Technological Ambivalence and International Relations

Technology is linked to many key phenomena of international relations, including conflict, economics, and culture. Yet it has only recently been effectively incorporated into the study of International Relations (IR). The link between technology and (global) politics has been and remains under-appreciated. For millennia, though, technological evolution has deeply impacted global politics, security, economics, culture and the environment. For example, the diffusion of the stirrup in the Middle Ages allowed for development of mounted shock combat in connection with a feudalistic society revolving around chivalry.[i] Introduction of the Swiss pikemen during the Renaissance initiated an incremental shift towards standing armies, which in turn could only be maintained by modern states with vastly improved administrative and organizational capabilities.[ii] Rapid evolution of shipping technology and navigation during the sixteenth century provided European states with pivotal technological advantages to accelerate their colonial overseas endeavors against the resistance of primarily Arab maritime merchants. Technological superiority over colonized territories was finally achieved with the help of vastly improved firearms, cannons and new medical discoveries to cope with tropical diseases.[iii]

Modernity is deeply connected to technological progress. For instance, the invention, improvement and diffusion of the steam engine in the industrial revolution subsequently contributed to British hegemony during the 19th century.[iv] Prussia’s adaptation of railroad technology for military purposes and subsequent victories against the Habsburg Empire and France demonstrated the advantages of rapid and orderly troop relocations via efficient transportation networks.[v] Nuclear weapons and the Cold War symbolized globalization of military power-projection capabilities of a limited number of states paired with the prospect of nuclear annihilation of humankind.[vi] Such weapons rendered direct military confrontation between the superpowers virtually unthinkable. During the late 20th and early 21st century, information and communication technologies (ICTs) encouraged transitions from industrial to post-industrial information societies that are characterized by new forms of transnational production and distribution processes, the pervasive application of ICTs in an expanding range of products and services, as well as conflict forms that are cyber-, drone- or robot-dependent.[vii] State as well as non-state actors have developed new strategies, policies and tools to cope with these technology-driven challenges, to shape technological evolution itself, or to capitalize on new opportunities in realizing their specific goals.[viii]  This selection of examples demonstrates that technology indeed does matter for global affairs. And yet, the academic discipline of IR has only recently begun to seriously and systematically engage the topic. Why has it taken so long?

Technology, IR and Interdisciplinarity

The multifaceted character of technology has motivated different social and humanities disciplines such as history, sociology, philosophy, economics, geography and anthropology to investigate its origins, evolution and consequences for humanity.  IR also has addressed technology-related issues in one way or another since its inception in the 1920s. Unfortunately, a number of early – and mostly policy-oriented – studies of technological issues in world politics remained at the discipline’s periphery.[ix] However, recent macro-trends such as economic and military globalization along with the associated enhanced interdependence, time-space compression, and emergence of new non-state actors as well as policy challenges highlight the discipline’s difficulties in conceptualizing technology’s role therein. The main reason for this surprising challenge lies in the discipline’s decades-long conceptualization of technology as a factor external to the international system.[x] Often, technology’s theoretical role was that of a residual variable, i.e. if all other explanations for structural and process change in global affairs had been exhausted, technology was introduced as the remaining variable that could explain the observed changes.[xi]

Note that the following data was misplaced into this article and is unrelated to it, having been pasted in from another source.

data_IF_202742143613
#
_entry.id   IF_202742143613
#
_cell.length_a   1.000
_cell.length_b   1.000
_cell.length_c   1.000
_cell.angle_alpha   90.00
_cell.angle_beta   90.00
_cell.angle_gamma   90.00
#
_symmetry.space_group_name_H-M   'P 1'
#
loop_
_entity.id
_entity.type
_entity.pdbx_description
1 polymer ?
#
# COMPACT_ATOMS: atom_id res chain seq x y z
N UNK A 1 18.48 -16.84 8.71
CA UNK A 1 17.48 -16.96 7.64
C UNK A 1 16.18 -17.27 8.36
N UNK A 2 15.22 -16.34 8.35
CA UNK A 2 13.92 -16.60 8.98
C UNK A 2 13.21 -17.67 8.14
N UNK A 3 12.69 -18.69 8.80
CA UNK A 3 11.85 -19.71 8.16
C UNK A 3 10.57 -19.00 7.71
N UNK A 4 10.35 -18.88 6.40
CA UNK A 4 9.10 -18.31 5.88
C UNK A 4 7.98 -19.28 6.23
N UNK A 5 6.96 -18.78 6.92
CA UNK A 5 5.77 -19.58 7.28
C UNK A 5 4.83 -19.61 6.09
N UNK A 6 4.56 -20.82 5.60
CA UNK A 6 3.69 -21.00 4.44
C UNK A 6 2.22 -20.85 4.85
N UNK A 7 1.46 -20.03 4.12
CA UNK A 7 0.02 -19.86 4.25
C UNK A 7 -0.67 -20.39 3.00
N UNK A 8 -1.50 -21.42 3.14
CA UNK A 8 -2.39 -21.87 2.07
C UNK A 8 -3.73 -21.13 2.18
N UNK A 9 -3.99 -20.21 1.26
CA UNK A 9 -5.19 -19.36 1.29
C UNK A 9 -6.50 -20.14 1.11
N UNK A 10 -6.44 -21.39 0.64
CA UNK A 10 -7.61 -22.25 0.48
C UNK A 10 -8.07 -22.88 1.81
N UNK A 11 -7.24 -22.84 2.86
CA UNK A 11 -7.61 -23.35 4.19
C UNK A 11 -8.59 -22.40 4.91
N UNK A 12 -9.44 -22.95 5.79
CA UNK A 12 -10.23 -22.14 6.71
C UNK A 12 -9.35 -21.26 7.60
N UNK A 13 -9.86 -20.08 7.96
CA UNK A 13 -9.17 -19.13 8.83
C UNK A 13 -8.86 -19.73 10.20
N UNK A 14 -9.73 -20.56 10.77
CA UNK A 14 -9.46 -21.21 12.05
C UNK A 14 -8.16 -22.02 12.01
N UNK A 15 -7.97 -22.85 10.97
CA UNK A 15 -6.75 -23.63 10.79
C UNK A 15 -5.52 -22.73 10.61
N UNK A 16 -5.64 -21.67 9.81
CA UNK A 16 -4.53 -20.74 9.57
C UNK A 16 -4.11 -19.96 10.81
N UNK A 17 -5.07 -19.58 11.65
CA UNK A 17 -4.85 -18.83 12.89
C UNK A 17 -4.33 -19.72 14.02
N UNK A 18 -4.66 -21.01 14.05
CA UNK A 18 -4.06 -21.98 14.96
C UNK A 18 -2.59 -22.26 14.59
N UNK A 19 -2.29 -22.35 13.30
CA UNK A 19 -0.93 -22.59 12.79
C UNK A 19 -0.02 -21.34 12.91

Since the early 1990s, though, IR scholars have begun to systematically explore the impact of technology on specific policy-areas as well as for global affairs more generally. In order to develop a better theoretical understanding of what technology actually is, does and how it is shaped by (international) politics and vice versa, scholars have incrementally developed more interdisciplinary approaches to address the growing technologically mediated complexities in our world.  Such challenges include the growing social, political, economic and cultural interconnections between individuals and societies around the planet, as well as the technological and environmental risks and opportunities often associated with “progress.” IR scholarship has begun to engage systematically with an interdisciplinary field termed Science and Technology Studies (S&TS) to better understand the driving forces behind technological evolution and global socio-technical change.[xii] S&TS, itself an interdisciplinary research program, offers a wide range of useful concepts and insights that have been incorporated into IR’s theoretical frameworks and empirical research in ways that help us to understand the often ambivalent character of technology.